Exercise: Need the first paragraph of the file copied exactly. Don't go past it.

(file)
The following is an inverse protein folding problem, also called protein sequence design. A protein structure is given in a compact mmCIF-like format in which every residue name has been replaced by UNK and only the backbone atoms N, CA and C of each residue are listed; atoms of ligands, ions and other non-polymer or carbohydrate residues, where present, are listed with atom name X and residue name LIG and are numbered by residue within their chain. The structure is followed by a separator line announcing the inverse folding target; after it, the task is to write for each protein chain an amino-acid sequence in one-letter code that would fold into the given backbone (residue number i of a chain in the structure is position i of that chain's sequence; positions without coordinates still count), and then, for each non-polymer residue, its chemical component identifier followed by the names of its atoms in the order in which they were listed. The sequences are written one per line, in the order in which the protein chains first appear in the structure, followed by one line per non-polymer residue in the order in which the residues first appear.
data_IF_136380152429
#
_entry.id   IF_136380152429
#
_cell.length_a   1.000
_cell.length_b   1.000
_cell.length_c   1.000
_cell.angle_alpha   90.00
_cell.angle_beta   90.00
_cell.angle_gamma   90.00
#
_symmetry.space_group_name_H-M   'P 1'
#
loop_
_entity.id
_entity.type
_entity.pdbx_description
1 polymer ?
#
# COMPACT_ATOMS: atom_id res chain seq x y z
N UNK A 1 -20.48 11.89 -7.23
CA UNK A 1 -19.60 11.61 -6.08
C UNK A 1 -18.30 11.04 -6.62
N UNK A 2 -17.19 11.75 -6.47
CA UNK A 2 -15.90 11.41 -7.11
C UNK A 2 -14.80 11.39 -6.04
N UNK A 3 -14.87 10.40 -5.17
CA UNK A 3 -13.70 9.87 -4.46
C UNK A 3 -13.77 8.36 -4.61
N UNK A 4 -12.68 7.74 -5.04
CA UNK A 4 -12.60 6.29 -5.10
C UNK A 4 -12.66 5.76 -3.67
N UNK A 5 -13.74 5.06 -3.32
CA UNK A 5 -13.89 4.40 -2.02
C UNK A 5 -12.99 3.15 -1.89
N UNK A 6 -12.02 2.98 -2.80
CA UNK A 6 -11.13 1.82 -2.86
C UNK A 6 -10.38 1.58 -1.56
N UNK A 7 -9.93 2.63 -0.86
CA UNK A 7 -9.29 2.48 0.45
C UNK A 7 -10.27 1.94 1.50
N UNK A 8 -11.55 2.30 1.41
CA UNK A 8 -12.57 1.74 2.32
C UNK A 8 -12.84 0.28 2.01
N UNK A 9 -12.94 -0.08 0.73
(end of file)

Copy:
The following is an inverse protein folding problem, also called protein sequence design. A protein structure is given in a compact mmCIF-like format in which every residue name has been replaced by UNK and only the backbone atoms N, CA and C of each residue are listed; atoms of ligands, ions and other non-polymer or carbohydrate residues, where present, are listed with atom name X and residue name LIG and are numbered by residue within their chain. The structure is followed by a separator line announcing the inverse folding target; after it, the task is to write for each protein chain an amino-acid sequence in one-letter code that would fold into the given backbone (residue number i of a chain in the structure is position i of that chain's sequence; positions without coordinates still count), and then, for each non-polymer residue, its chemical component identifier followed by the names of its atoms in the order in which they were listed. The sequences are written one per line, in the order in which the protein chains first appear in the structure, followed by one line per non-polymer residue in the order in which the residues first appear.